Literary Essentials: Nonfiction Masterpieces The Big Sea Analysis

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Last Updated on May 6, 2015, by eNotes Editorial. Word Count: 1595

The Big Sea concludes with a postscript paraphrasing the poem which precedes the volume: “Literature is a big sea full of many fish” into which the poet has let down his nets and pulled. Readers too can find in this first autobiographical volume a “sea” of information. Yet they may have difficulty in assessing the overall value of the catch, for despite the autobiographical mandate, Hughes adroitly conceals as much about his life as he reveals. In large part, the autobiography serves more as a travelogue of places, journeys, jobs, and experiences; it is also a chronicle of events, a snapshot album of various people, and a catalog of “who was who” during the Harlem Renaissance. Book 3 captures the excitement of Afro-American artists and writers, who attempted to reflect in their art all aspects of black American life during the 1920’s. It also shows how fascinated many white writers, artists, philanthropists, and socialites were with blacks, particularly those of Harlem, during this period. In this book the reader encounters Hughes as witness and recorder more than as involved participant.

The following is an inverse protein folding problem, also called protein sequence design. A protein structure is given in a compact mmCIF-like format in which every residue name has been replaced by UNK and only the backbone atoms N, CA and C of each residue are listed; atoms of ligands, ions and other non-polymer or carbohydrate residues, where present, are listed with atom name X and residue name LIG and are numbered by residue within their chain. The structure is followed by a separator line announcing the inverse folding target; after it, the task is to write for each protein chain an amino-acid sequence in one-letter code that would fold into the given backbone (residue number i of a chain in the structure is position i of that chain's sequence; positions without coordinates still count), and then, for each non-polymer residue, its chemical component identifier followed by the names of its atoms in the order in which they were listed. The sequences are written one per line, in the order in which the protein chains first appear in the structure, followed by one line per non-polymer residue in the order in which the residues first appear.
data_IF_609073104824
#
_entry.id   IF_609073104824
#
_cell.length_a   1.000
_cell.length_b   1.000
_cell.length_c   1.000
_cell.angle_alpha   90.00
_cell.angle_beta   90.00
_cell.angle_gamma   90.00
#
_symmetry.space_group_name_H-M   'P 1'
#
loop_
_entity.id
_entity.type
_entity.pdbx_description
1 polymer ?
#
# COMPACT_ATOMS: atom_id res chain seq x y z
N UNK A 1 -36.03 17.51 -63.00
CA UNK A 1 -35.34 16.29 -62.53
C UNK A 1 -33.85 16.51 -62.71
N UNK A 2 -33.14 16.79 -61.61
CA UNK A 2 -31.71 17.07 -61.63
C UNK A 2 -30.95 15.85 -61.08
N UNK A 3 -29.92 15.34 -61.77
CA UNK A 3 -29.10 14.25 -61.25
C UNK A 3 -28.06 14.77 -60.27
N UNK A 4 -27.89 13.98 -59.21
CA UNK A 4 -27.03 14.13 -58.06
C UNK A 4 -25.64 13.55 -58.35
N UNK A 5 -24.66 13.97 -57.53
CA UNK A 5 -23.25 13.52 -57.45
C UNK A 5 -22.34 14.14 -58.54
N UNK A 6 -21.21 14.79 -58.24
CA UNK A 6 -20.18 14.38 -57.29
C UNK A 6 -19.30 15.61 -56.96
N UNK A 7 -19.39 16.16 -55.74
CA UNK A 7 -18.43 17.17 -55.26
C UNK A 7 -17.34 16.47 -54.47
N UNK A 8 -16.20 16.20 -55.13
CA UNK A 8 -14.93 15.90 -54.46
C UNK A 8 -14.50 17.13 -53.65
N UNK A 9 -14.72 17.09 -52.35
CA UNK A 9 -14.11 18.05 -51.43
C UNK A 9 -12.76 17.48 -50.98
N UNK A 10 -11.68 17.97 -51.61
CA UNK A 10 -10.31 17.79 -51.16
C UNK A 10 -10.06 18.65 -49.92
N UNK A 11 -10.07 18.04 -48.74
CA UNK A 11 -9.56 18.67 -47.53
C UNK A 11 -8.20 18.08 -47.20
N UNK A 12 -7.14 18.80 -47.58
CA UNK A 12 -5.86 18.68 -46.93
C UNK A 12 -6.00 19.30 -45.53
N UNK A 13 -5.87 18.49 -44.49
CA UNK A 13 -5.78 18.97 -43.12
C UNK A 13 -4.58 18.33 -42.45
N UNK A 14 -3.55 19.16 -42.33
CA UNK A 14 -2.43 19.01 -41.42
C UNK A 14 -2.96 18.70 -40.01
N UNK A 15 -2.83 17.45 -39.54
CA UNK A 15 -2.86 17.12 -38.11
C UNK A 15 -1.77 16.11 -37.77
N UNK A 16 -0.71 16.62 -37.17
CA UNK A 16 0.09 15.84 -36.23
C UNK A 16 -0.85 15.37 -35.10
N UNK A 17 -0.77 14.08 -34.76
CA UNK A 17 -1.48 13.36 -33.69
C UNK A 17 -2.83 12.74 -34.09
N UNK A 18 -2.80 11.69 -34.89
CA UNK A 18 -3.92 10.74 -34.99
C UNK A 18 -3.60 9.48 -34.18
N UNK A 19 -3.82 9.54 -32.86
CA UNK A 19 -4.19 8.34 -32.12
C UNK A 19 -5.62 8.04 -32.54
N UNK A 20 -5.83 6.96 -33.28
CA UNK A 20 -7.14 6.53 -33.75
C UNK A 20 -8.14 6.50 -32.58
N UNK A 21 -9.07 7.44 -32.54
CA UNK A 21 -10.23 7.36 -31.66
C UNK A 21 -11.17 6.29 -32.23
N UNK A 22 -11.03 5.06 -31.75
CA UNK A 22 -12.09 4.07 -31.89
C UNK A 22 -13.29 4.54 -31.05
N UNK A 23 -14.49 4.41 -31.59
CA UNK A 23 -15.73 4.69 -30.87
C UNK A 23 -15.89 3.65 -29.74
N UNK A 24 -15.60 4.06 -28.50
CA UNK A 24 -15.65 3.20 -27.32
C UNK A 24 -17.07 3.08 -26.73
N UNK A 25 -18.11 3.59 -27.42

Typically, critics and Hughes scholars have considered The Big Sea a flawed autobiographical narrative because of Hughes’s restrained, almost impersonal stance. He seldom confides the details of his inner conflicts; he reports events but distances himself from them. The revelation of his hatred for his father is a significant exception. James Hughes’s incessant belittling of black people and poor people and his attempts to remold the sensitive young Hughes into an efficient bureaucrat or engineer provoked intense anger in his son, sometimes leading to illness. Hughes provides two graphic illustrations of psychosomatic illness induced by psychological trauma.